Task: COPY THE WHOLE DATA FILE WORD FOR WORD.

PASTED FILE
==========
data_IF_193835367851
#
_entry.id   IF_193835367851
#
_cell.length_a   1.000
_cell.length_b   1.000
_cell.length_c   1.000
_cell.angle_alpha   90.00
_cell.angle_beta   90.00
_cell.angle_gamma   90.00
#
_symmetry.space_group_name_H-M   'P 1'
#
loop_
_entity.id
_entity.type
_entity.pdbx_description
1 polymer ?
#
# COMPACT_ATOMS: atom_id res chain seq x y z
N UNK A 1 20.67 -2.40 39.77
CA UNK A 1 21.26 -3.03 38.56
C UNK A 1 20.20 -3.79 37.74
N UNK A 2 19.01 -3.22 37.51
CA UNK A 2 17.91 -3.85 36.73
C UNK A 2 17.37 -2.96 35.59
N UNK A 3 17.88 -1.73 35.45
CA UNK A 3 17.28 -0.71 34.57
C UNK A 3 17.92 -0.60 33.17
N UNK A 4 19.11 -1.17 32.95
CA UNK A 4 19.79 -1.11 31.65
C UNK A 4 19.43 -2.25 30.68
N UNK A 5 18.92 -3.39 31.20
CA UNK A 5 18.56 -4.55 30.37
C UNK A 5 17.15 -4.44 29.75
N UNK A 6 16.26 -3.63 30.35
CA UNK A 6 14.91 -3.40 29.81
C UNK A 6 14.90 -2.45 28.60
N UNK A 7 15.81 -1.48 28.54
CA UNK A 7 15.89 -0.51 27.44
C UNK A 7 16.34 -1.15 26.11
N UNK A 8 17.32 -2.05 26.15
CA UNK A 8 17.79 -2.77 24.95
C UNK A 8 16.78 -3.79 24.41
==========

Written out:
data_IF_193835367851
#
_entry.id   IF_193835367851
#
_cell.length_a   1.000
_cell.length_b   1.000
_cell.length_c   1.000
_cell.angle_alpha   90.00
_cell.angle_beta   90.00
_cell.angle_gamma   90.00
#
_symmetry.space_group_name_H-M   'P 1'
#
loop_
_entity.id
_entity.type
_entity.pdbx_description
1 polymer ?
#
# COMPACT_ATOMS: atom_id res chain seq x y z
N UNK A 1 20.67 -2.40 39.77
CA UNK A 1 21.26 -3.03 38.56
C UNK A 1 20.20 -3.79 37.74
N UNK A 2 19.01 -3.22 37.51
CA UNK A 2 17.91 -3.85 36.73
C UNK A 2 17.37 -2.96 35.59
N UNK A 3 17.88 -1.73 35.45
CA UNK A 3 17.28 -0.71 34.57
C UNK A 3 17.92 -0.60 33.17
N UNK A 4 19.11 -1.17 32.95
CA UNK A 4 19.79 -1.11 31.65
C UNK A 4 19.43 -2.25 30.68
N UNK A 5 18.92 -3.39 31.20
CA UNK A 5 18.56 -4.55 30.37
C UNK A 5 17.15 -4.44 29.75
N UNK A 6 16.26 -3.63 30.35
CA UNK A 6 14.91 -3.40 29.81
C UNK A 6 14.90 -2.45 28.60
N UNK A 7 15.81 -1.48 28.54
CA UNK A 7 15.89 -0.51 27.44
C UNK A 7 16.34 -1.15 26.11
N UNK A 8 17.32 -2.05 26.15
CA UNK A 8 17.79 -2.77 24.95
C UNK A 8 16.78 -3.79 24.41